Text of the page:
Applying this new standard, the panel held that the “distributed learning control module” limitation failed to recite sufficiently definite structure, such that the presumption against means-plus-function language claiming was rebutted.15 In arriving at this conclusion, the panel described “module” as a “well-known nonce word that can operate as a substitute for ‘means’ in the context of § 112, para. 6.”16 The panel further found nothing in the specification or prosecution history suggesting that “distributed learning control module” identified a sufficiently definite structure, and it also determined that the patentee’s expert testimony was unpersuasive.17

Because the “module” limitation was subject to Section 112, paragraph 6, but the specification failed to disclosure structure corresponding to the recited function, the panel held that claim 8 was invalid as indefinite18 and affirmed the district court’s related grant of summary judgment. Concluding that the district court had incorrectly construed the “graphical display” limitations of other claims, however, the panel vacated the district court’s judgment of non-infringement of other claims and remanded the case for further proceedings.


Judge Reyna concurred-in-part and dissented-in-part. He agreed that the “distributed learning control module” limitation was a means-plus-function limitation and indefinite, but disagreed that the majority had correctly construed the “graphical display” limitations of the other claims.19 Judge Reyna also suggested that the court “revisit [its] judicially-created § 112, para. 6 presumptions.”20

Judge Newman dissented, viewing the signal “means for” as “clear” and “clearly understood.”21 In her view, “it is the applicant’s choice during prosecution whether or not to invoke paragraph 6, and the court’s job is to hold the patentee to his or her choice.”22 Judge Newman predicted that the majority’s decision would result in “additional uncertainty of the patent grant, confusion in its interpretation, invitation to litigation, and disincentive to patent- based innovation.”23 She also remarked that, under the majority’s opinion, “no one will know whether a patentee intended means-plus-function claiming until this court tells us.”24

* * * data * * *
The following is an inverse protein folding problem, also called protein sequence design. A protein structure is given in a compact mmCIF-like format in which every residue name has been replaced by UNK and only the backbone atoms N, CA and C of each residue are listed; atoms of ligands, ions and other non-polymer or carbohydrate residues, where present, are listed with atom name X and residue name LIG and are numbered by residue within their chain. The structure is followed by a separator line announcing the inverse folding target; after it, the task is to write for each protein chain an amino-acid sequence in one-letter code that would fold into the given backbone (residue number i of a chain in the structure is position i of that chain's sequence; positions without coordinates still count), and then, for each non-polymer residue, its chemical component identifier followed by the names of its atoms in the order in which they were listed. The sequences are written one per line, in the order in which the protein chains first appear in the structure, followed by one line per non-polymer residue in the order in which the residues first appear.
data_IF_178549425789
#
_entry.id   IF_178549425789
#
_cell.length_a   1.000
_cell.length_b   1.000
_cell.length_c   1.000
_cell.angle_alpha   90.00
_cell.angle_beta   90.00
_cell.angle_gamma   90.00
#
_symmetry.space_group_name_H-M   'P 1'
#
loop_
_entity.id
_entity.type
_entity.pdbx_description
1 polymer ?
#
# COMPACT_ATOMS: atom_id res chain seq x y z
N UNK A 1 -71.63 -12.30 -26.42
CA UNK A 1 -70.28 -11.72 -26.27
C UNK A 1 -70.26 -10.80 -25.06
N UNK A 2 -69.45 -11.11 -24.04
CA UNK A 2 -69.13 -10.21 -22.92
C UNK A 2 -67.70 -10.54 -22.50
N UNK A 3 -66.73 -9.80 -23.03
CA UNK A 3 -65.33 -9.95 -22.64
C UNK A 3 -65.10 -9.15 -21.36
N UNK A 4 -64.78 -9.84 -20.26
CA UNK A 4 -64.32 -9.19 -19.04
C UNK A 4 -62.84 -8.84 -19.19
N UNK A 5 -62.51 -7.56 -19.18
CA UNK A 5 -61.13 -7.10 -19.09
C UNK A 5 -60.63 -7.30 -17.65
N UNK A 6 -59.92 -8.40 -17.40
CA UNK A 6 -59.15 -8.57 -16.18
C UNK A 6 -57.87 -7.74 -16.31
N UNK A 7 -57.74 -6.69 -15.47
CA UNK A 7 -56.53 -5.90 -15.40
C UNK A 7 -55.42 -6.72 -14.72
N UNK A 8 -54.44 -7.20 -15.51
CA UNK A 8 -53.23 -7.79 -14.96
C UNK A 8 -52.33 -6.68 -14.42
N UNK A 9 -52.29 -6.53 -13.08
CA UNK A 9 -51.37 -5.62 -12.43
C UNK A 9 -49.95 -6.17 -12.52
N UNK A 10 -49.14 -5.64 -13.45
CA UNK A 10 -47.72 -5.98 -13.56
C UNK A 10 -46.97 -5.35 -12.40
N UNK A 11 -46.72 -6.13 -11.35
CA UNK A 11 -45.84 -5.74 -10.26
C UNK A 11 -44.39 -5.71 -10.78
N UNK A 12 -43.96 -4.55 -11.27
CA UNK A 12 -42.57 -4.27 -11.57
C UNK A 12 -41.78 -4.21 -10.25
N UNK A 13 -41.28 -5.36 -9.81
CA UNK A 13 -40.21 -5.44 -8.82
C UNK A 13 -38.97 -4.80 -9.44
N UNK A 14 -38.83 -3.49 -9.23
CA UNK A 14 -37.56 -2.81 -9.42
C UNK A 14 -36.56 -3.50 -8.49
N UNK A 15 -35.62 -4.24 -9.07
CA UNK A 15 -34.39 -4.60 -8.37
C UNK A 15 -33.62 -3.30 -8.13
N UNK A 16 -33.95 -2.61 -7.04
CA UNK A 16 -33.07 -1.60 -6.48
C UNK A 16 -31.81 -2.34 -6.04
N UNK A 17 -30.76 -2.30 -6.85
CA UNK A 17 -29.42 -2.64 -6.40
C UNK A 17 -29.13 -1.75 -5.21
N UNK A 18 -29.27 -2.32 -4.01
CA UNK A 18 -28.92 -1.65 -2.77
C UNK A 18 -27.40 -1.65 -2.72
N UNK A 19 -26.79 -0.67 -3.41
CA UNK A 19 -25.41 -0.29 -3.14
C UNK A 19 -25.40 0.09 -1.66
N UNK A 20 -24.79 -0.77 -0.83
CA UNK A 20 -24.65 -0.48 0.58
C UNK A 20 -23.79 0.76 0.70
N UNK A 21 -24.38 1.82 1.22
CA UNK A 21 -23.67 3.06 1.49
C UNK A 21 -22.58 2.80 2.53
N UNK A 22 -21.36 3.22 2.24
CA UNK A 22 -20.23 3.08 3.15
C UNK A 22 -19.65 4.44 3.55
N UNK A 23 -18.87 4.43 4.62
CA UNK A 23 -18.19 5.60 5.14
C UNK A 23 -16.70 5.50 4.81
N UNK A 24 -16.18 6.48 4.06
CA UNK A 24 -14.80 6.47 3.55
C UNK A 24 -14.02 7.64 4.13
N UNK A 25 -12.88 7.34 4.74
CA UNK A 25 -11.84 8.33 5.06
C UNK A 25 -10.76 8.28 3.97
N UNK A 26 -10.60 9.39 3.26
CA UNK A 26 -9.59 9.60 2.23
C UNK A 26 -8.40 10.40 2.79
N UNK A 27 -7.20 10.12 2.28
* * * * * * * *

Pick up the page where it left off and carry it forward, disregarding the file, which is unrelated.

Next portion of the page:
By abandoning the “heightened burden” arising under the former “strong presumption” standard, the Federal Circuit has made it easier for defendants to demonstrate that limitations with “nonce” words like “module” should be construed under Section 112, paragraph 6. And because means-plus-functions are construed to cover the corresponding structure disclosed in the specification for performing the recited function and equivalents, the court’s opinion makes it easier for defendants to argue non-infringement or invalidity. Specifically, if a limitation is deemed a means-plus-function limitation, the defendant can argue that its accused product differs from the corresponding structure disclosed in the specification. Alternatively, if insufficient structure is disclosed, the defendant can argue that the claim is indefinite.

For patent applicants, by contrast, Citrix will require careful thinking in the coming months as to how to best craft claims, draft specifications, and prosecute applications to avoid unintended means-plus-function treatment. For example, applicants will need to consider whether a limitation may be characterized as “nonce” terms subject to Section 112, paragraph 6.